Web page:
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Exclusive: German prosecutors, prompted by Reuters report, search home of pro-Kremlin activists


German prosecutors said on Monday they searched the home of two pro-Kremlin activists, looking for evidence to corroborate a Reuters report that the couple donated cash to buy radios for Russian soldiers in Ukraine.

Reuters reported in January that Max Schlund and his romantic partner Elena Kolbasnikova donated funds collected from supporters in Germany to a Russian army division fighting in Ukraine, and the money was used to purchase walkie-talkie radios, headphones and telephones.

European Union sanctions ban supplying, or financing the purchase of certain goods for the Russian military. The banned list includes radio gear. Under German law, the criminal penalty for anyone found to have violated sanctions is up to five years in prison.

Ulf Willuhn, a representative of the Cologne public prosecutors, said officers executed a search warrant on Monday morning at the couple’s address, and took computers and folders containing written documents.

Kolbasnikova and Schlund did not immediately respond to requests for comment that Reuters sent to them on messaging apps. Kolbasnikova previously described the original Reuters report as “lies and provocation”.

Willuhn said they would use the evidence they took to evaluate if Schlund and Kolbasnikova had violated paragraph 18 of the German foreign trade and payments act, which sets out punishments for breaches of international sanctions.

He said the search was triggered in part by the Reuters reporting on the donation to buy gear for the Russian army division in Ukraine.

Alongside that, he said prosecutors had also been looking for evidence of whether the couple violated section 140 of the German criminal code, which covers speaking approvingly of criminal acts.

That line of inquiry relates to allegations, reported in the German media, that the couple displayed the “Z” symbol, used by supporters of the Russian invasion, and re-posted a recruitment ad for pro-Kremlin military contractors.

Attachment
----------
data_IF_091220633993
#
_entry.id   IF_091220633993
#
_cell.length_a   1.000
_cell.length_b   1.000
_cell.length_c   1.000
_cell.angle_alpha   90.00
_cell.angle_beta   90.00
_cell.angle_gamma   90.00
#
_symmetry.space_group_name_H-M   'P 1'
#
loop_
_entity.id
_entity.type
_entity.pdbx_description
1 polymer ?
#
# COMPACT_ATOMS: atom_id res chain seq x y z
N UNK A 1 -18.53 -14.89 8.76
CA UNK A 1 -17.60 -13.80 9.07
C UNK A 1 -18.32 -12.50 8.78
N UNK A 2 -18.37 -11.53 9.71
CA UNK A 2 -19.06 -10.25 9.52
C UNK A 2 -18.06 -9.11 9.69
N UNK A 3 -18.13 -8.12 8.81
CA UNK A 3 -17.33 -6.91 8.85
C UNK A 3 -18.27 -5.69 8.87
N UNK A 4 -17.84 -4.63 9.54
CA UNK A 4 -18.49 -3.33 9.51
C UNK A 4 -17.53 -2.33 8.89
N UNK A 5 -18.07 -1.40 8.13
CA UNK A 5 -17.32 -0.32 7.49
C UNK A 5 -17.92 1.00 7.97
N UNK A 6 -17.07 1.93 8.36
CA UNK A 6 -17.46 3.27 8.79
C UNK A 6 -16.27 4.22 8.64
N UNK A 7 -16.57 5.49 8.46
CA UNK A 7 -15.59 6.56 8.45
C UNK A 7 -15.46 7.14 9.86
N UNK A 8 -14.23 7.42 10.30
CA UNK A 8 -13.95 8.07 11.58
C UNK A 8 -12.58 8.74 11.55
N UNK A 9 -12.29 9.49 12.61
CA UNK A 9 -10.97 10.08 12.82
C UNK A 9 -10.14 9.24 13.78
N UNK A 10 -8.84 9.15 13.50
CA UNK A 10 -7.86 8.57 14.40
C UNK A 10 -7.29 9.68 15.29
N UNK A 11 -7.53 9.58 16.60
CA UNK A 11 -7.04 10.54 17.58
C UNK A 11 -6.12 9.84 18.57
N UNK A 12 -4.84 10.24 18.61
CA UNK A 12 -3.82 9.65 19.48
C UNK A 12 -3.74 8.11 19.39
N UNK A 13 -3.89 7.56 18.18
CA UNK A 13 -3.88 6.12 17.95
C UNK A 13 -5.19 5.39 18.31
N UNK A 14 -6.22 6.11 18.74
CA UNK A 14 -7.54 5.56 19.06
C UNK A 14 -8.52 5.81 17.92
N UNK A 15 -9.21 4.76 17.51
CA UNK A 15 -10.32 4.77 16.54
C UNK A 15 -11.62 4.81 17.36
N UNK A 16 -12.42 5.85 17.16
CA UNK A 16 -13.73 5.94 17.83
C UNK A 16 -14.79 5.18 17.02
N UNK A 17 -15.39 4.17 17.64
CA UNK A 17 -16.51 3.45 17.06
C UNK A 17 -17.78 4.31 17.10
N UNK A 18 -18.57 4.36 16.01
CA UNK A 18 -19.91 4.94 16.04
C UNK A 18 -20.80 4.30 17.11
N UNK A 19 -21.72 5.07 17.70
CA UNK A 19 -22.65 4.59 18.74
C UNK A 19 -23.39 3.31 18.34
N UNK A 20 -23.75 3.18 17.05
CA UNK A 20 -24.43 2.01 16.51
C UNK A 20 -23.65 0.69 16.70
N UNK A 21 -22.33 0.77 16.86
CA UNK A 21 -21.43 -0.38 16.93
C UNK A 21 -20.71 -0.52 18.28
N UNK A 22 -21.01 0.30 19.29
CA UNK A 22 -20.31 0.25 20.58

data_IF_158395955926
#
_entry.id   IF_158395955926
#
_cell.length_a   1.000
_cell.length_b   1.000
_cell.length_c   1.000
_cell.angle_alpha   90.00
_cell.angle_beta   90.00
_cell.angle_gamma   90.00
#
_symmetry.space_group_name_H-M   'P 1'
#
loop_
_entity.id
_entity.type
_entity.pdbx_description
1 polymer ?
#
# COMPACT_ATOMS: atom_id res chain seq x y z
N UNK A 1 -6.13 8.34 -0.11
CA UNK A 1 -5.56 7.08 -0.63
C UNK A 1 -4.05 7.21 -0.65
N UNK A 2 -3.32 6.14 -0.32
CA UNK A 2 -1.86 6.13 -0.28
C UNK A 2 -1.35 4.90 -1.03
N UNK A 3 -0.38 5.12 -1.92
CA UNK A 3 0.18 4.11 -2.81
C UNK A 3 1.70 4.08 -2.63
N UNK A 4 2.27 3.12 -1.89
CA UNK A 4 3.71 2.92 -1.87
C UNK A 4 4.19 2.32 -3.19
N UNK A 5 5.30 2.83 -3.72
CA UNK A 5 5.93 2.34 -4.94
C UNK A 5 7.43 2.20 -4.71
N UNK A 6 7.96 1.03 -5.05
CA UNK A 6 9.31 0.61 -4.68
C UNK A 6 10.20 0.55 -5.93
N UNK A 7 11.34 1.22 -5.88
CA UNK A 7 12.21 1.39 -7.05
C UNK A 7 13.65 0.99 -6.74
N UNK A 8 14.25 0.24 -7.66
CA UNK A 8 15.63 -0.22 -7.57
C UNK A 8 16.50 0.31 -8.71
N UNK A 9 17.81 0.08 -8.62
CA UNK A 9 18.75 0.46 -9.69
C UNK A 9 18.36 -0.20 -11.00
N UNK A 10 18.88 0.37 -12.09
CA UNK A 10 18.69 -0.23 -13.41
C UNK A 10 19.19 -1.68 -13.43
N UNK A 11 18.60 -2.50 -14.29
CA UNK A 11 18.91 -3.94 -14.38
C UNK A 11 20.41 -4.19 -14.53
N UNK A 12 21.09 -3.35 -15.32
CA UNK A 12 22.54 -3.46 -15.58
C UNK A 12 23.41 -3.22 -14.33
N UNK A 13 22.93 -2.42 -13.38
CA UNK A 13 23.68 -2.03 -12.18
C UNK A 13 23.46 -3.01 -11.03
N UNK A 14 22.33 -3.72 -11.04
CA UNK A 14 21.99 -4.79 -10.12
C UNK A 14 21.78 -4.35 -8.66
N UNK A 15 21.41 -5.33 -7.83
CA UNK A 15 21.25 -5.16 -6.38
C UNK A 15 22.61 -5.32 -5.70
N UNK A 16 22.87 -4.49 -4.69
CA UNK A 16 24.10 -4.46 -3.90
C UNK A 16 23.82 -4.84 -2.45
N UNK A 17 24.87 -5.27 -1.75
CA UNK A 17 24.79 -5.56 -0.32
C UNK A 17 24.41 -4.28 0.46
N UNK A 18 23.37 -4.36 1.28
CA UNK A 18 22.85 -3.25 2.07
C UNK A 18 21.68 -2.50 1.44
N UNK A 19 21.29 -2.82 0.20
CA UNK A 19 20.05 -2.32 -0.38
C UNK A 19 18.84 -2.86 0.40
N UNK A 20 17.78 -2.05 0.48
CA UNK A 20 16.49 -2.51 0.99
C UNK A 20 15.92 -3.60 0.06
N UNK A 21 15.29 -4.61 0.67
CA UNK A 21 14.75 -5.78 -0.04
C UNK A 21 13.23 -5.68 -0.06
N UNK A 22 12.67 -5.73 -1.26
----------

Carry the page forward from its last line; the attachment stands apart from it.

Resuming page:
In an audio message sent to supporters on social media on Monday, Kolbasnikova said she was not surprised the search had happened because the German authorities were “committing lawlessness” to try to silence political opponents.

“We will keep fighting … God is on our side, and Moscow is at our backs. Three cheers for victory!” she said.

Kolbasnikova called on her supporters to attend a previously scheduled rally in Cologne on March 29 to protest in support of free speech and against what she described as “Russophobia”.

A spokeswoman for Russia’s foreign ministry, Maria Zakharova, said this month that Kolbasnikova was the victim of persecution by the German authorities.

Related Galleries:

Elena Kolbasnikova and Max Schlund, originally called Rostislav Teslyuk, organisers of pro-Russia rallies, stand on stage at a rally in Cologne, Germany, December 4, 2022. REUTERS/Stringer

Max Schlund, originally called Rostislav Teslyuk, an organiser of pro-Russia rallies and former Russian air force officer, attends a rally in Cologne, Germany, December 4, 2022. REUTERS/Stringer

Elena Kolbasnikova, an organiser and leader of pro-Russia rallies, and originally from Ukraine, speaks on stage at a rally in Cologne, Germany, December 4, 2022. REUTERS/Stringer
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